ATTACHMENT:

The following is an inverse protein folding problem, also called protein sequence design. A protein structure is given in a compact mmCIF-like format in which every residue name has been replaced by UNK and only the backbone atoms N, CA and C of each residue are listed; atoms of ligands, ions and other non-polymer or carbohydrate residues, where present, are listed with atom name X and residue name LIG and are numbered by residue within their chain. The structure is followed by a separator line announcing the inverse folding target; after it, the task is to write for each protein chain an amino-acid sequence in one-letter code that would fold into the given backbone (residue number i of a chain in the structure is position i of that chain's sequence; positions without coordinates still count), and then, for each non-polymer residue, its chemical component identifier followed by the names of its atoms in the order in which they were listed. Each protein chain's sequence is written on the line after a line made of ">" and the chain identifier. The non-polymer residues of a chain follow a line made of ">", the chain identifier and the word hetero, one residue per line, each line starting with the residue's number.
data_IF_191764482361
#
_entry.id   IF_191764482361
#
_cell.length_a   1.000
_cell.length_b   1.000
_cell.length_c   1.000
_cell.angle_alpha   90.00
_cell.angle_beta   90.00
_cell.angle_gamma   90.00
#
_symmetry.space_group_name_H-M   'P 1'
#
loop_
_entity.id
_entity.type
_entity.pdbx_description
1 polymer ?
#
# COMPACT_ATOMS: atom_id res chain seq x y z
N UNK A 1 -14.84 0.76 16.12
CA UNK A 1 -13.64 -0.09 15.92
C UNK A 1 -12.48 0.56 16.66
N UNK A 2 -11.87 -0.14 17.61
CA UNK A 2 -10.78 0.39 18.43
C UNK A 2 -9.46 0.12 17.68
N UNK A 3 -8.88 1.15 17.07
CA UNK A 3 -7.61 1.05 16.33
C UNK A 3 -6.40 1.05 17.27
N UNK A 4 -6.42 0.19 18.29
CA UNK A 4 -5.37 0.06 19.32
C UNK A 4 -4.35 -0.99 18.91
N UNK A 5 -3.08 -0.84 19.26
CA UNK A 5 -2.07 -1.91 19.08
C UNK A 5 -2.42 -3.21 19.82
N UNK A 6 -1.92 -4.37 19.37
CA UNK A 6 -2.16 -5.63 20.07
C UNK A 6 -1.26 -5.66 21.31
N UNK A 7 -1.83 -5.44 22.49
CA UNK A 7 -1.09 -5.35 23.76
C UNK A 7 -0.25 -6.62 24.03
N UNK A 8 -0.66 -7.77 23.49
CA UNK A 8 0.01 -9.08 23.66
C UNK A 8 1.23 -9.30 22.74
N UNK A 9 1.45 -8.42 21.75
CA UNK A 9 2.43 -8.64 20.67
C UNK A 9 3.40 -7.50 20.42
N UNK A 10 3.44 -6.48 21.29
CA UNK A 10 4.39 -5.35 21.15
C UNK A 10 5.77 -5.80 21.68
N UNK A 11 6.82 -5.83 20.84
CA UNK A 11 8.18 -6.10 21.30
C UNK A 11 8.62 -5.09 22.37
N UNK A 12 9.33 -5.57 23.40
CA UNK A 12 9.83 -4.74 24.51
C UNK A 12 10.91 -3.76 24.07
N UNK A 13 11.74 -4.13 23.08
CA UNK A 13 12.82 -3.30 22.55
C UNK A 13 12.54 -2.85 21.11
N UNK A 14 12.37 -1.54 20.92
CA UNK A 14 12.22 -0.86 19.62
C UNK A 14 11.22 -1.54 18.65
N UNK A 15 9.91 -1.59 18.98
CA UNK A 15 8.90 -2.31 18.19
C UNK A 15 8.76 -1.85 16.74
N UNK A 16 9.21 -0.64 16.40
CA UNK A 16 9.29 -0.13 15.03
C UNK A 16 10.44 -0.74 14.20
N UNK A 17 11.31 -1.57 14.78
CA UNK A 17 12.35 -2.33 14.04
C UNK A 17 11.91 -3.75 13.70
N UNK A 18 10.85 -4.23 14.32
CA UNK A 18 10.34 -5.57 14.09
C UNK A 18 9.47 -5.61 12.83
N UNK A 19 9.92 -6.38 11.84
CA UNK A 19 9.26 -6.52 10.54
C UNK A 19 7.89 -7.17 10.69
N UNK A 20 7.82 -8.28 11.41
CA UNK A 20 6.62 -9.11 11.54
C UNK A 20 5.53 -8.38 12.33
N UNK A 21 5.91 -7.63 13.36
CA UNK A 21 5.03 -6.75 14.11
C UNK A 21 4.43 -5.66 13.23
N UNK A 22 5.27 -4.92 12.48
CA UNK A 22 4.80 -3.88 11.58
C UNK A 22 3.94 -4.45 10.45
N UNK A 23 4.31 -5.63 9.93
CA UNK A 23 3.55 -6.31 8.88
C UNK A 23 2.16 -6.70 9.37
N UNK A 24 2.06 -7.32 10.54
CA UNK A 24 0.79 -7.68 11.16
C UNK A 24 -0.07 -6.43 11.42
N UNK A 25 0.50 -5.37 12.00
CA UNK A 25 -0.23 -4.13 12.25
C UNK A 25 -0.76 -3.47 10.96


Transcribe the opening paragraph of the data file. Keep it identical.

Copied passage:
The following is an inverse protein folding problem, also called protein sequence design. A protein structure is given in a compact mmCIF-like format in which every residue name has been replaced by UNK and only the backbone atoms N, CA and C of each residue are listed; atoms of ligands, ions and other non-polymer or carbohydrate residues, where present, are listed with atom name X and residue name LIG and are numbered by residue within their chain. The structure is followed by a separator line announcing the inverse folding target; after it, the task is to write for each protein chain an amino-acid sequence in one-letter code that would fold into the given backbone (residue number i of a chain in the structure is position i of that chain's sequence; positions without coordinates still count), and then, for each non-polymer residue, its chemical component identifier followed by the names of its atoms in the order in which they were listed. Each protein chain's sequence is written on the line after a line made of ">" and the chain identifier. The non-polymer residues of a chain follow a line made of ">", the chain identifier and the word hetero, one residue per line, each line starting with the residue's number.